How Often Should You Shower

Of course, men and women tend to have different needs when bathing, shaving, and grooming. How often should your shower be part of your daily routine, along with having a morning cup of coffee and reading the newspaper? Or, you may skip the occasional rinse-off due to lack of time or simply feeling like you don’t need it.

But for the average person, showering at least once a week is an excellent way to feel fresh. Beyond that, there’s a whole host of factors to consider when you’re wondering whether or not to hop in that steamy stall.

How often should you shower?

Your showering habits may not be a topic for public discussion, but how often you shower can contribute to your appearance and overall sense of cleanliness. Of course, nobody wants to smell like they’ve gone days without bathing, but sudsing up every morning or evening can be counterproductive.

If you’re regularly stripping your skin of its natural barriers, it can go into overdrive, producing more oil than necessary. That said, if you’re highly active and break a deep sweat at the gym, you should probably quickly rinse off for a minute or two.

Also Read: 7 Benefits of Cold Showers

The same goes for those sweltering days of summer when your skin can get clogged with sunscreen, sweat and all sorts of debris floating in the air outdoors. But for other times of the year, try showering every other day.

Once your skin and hair get used to the reduced schedule, try cutting back to every third day, relying on dry shampoo, deodorants and cleansing towelettes as needed. But don’t neglect washing your face every morning and evening in the sink.

How Many Times Should You Shower a day?

If you have a choice between an extra 30 minutes of sleep or waking up early for a shower, you should probably choose sleep. The average adult needs 7-9 hours of sleep per night, but many are not getting that recommended amount.

Showering in the evening—as long as it doesn’t interfere with sleeping—is an excellent way to wind down and relax before bed. If a bath sounds appealing, soaking in lukewarm water and then moisturizing directly afterward is an excellent way to condition skin and be more hydrating than a shower.

Water temperature?

It’s tempting to take a nice hot shower after coming in from the cold, but a soaring temperature can take away your skin’s natural oils and cause a wintertime itch. If the water feels hot to the touch, dial it way back.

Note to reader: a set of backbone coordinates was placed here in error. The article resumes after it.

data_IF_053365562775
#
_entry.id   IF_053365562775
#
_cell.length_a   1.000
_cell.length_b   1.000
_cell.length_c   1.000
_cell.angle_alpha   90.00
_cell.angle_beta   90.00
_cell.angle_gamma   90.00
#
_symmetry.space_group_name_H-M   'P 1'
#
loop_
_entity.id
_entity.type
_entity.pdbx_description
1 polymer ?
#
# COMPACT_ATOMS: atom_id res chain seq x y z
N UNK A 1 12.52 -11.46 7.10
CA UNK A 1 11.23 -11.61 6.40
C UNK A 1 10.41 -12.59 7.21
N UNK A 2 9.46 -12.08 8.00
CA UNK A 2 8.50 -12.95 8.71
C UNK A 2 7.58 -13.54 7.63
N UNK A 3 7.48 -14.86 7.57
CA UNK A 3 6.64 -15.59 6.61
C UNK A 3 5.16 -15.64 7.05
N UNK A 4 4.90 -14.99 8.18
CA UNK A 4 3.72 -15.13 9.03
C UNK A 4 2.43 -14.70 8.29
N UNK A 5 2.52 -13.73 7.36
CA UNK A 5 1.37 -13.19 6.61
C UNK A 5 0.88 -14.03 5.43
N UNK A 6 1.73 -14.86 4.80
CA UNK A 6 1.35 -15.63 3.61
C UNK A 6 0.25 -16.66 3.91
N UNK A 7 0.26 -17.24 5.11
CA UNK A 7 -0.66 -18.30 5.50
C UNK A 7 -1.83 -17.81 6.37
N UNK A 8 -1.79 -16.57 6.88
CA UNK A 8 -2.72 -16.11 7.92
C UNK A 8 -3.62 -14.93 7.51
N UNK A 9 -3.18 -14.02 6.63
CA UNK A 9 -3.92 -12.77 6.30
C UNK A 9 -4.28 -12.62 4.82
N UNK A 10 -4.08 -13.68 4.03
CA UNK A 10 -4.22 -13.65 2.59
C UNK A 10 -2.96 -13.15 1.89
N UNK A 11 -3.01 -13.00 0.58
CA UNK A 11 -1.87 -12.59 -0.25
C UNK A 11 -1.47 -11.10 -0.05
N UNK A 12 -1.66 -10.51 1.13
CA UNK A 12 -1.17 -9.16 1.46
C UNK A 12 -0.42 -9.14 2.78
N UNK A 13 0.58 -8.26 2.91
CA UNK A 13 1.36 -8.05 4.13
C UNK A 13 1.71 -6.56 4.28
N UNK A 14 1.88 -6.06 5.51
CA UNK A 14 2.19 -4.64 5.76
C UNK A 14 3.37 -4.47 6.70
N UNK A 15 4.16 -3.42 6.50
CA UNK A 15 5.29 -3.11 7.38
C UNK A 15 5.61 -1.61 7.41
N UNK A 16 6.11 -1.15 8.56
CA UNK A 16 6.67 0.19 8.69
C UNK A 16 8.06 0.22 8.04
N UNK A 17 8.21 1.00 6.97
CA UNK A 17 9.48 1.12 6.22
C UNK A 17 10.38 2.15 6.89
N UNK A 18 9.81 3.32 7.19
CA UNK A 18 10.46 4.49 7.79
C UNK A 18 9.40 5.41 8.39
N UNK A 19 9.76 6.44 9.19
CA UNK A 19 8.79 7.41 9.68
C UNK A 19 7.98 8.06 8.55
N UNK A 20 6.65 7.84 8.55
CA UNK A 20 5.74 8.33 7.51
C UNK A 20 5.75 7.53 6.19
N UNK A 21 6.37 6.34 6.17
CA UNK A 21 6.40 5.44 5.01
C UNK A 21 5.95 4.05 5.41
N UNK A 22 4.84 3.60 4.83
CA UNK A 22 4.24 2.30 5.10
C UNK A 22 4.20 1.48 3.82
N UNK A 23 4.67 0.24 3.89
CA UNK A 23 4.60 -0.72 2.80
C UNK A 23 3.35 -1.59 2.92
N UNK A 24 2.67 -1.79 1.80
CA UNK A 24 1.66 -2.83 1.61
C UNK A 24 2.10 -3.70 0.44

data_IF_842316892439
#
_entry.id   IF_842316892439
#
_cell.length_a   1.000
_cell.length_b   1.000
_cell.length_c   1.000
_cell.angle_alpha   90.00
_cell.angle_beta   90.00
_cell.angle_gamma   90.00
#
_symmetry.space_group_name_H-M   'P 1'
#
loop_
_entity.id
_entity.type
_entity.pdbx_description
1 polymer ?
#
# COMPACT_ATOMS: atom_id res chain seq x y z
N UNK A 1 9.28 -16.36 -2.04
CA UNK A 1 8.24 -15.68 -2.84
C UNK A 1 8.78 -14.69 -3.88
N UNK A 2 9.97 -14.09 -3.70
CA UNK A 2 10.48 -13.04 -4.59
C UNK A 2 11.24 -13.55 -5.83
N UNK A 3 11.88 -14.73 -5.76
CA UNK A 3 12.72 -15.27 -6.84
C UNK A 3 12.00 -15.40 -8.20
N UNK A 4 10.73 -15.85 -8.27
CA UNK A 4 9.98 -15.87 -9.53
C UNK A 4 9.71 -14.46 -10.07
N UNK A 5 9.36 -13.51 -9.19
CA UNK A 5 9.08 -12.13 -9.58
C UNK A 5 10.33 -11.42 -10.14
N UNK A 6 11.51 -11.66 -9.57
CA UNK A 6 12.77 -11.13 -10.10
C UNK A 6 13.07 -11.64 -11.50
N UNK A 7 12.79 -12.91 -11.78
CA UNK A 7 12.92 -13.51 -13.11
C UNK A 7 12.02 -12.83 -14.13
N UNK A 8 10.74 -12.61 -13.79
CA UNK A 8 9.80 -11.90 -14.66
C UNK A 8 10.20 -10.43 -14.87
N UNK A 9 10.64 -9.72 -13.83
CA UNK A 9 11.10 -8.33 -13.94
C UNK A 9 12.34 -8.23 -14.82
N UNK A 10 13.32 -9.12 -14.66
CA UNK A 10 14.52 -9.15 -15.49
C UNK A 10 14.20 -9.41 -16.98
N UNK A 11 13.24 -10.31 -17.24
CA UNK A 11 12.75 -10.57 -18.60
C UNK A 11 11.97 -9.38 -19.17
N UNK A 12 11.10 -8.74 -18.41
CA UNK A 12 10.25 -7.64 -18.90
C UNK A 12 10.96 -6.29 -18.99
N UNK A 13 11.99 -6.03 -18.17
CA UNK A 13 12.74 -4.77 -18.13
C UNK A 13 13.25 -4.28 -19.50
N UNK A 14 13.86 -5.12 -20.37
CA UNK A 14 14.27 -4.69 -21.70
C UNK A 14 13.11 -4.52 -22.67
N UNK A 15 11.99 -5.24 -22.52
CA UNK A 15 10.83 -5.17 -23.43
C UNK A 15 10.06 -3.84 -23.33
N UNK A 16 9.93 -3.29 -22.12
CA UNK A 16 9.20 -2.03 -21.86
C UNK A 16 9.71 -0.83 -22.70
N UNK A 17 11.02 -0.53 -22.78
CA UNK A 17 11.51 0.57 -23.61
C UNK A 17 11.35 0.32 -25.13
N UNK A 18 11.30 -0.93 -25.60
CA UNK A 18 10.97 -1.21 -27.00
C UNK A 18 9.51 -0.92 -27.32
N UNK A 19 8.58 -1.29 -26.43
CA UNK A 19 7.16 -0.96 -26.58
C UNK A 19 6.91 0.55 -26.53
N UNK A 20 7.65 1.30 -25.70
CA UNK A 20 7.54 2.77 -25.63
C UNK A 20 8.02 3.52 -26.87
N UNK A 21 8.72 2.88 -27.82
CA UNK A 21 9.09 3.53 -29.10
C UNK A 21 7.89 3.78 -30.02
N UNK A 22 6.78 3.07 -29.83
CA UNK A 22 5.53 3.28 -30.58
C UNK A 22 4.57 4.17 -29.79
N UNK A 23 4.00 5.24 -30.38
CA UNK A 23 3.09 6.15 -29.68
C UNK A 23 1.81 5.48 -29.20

A less drying way to shower is to keep the temperature tepid and then finish with a blast of cold water. Your skin (and hair) will be all the better for it!

Length of a shower?

You’re probably spending much more time bathing than you need to be. (In fact, research has shown that the 18-24 age group spends a whopping 13+ minutes in the shower!) Next time you jump in, time how long you’re in there and see if it’s as short as you thought it was.

The goal is to be in and out in five minutes or less. Beyond that, you’re wasting a ton of time…and water.

To shampoo or not to shampoo?

It’s becoming more and more popular to skip shampooing here and there—and that’s a trend in the right direction. Instead, beauty experts seem to agree that using shampoo 2-4 times per week is the sweet spot.

Some purists have given up shampooing altogether and claim their hair has never looked better. If your hair is particularly long, thick or curly, you can probably go longer without washing it. Shorter, thinner and straighter hair should lean towards more frequent showers.

To avoid overdrying, choose a shampoo without sulfates and parabens. Also, when it comes to your body, you don’t need to lather up all over.

Also Read: Why Taking A Shower At Night Is Good For You

Concentrate on your armpits, feet and groin area, and forget your chest, back, legs and arms. Unless you know for a fact that you’re covered in dirt, you don’t need to use soap on the majority of your body.

And keep in mind that soaps shouldn’t be harsh. Try to find one without sodium lauryl sulfate, which can be incredibly irritating to sensitive skin.

The overall message is simple: Less is more. For example, showering less frequently, for a shorter period, at a lower temperature setting while using less soap will allow your body to do its natural self-cleaning work.

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